IMO Launches Global Technology Center Network


Published Dec 4, 2017 6:36 PM by The Maritime Executive

A global network of centers of excellence in marine technology was officially launched on Monday at IMO headquarters.

The Directors of five regional Maritime Technology Cooperation Centres signed a Memorandum of Understanding to establish the network with centers in Africa, Asia, the Caribbean, Latin America and the Pacific.

The centers are expected to provide leadership in promoting ship energy-efficiency technologies and operations and the reduction of harmful emissions from ships. Through collaboration and outreach activities at regional level, they will help countries develop national maritime energy-efficiency policies and measures, promote the uptake of low-carbon technologies and operations in maritime transport and establish voluntary pilot data-collection and reporting systems.

The centers are the result of the GMN project, run by the IMO and funded by the E.U. The project supports IMO’s work in meeting three key U.N. Sustainable Development Goals: SDG 13, which includes a commitment to combat climate change and its impacts; SDG 7, which commits to ensuring access to affordable, reliable, sustainable and modern energy for all; and SDG 9 on industry, innovation and infrastructure.

The five centers are:

• MTCC-Africa – hosted by Jomo Kenyatta University of Agriculture and Technology, Mombasa, Kenya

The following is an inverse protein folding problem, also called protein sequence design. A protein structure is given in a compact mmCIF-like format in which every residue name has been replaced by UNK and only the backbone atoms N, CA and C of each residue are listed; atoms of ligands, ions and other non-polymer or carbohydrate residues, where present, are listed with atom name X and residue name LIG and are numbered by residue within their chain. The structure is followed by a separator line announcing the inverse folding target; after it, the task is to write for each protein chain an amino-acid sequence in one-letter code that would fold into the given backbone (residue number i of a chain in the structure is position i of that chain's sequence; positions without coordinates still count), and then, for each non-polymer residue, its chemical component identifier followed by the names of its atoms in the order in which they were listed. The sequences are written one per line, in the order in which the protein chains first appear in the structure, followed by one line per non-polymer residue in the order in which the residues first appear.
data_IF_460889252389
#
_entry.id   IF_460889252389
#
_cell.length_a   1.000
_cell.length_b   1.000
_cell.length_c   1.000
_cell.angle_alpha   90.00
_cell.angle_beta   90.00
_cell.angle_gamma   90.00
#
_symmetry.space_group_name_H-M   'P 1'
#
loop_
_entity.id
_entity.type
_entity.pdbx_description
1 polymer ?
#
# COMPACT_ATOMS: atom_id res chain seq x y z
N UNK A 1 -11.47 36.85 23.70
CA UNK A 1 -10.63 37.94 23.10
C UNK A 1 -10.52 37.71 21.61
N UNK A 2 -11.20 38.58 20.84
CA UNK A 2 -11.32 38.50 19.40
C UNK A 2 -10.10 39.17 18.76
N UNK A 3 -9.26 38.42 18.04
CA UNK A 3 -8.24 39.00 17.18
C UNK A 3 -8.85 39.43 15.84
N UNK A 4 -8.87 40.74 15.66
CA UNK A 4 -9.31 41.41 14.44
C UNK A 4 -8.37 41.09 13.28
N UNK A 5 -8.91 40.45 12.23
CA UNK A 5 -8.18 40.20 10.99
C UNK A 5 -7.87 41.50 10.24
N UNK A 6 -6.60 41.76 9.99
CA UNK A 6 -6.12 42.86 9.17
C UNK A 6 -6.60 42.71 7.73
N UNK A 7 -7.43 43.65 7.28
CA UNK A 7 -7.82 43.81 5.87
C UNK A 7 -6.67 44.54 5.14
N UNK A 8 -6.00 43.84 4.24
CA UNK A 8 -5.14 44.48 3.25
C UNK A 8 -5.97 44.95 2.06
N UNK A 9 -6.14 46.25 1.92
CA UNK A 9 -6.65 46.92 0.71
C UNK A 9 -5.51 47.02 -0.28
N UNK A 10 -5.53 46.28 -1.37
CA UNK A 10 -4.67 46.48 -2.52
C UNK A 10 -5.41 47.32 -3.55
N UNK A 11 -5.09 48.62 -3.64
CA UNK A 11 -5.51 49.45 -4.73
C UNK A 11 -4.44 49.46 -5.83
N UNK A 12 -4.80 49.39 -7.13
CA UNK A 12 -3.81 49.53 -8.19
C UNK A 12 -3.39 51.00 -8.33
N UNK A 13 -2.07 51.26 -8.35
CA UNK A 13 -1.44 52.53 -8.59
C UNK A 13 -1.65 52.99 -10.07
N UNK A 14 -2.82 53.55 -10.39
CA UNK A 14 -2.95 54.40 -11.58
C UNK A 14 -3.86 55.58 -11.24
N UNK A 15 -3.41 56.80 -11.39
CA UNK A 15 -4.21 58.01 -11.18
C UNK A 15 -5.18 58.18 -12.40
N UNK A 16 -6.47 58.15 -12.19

• MTCC-Asia – hosted by Shanghai Maritime University, China
• MTCC-Caribbean – hosted by University of Trinidad and Tobago, Trinidad and Tobago
• MTCC-Latin America – hosted by International Maritime University of Panama, Panama
• MTCC-Pacific – hosted by Pacific Community, Suva, Fiji

Speaking at the signing, IMO Secretary-General Kitack Lim said: “The GMN project brings together two of the most important themes that IMO and its member states are pursuing as we move into a new era. These are developing new and innovative technology and building the necessary capacity, the latter especially directed to the developing world, to be in a position to take up that technology and then use it to its best advantage.

“Today, we live in a world in which new technology seems poised to have a transforming impact on all our lives. Shipping is no exception. Technology holds the key to a safer and more sustainable future for shipping,” he said.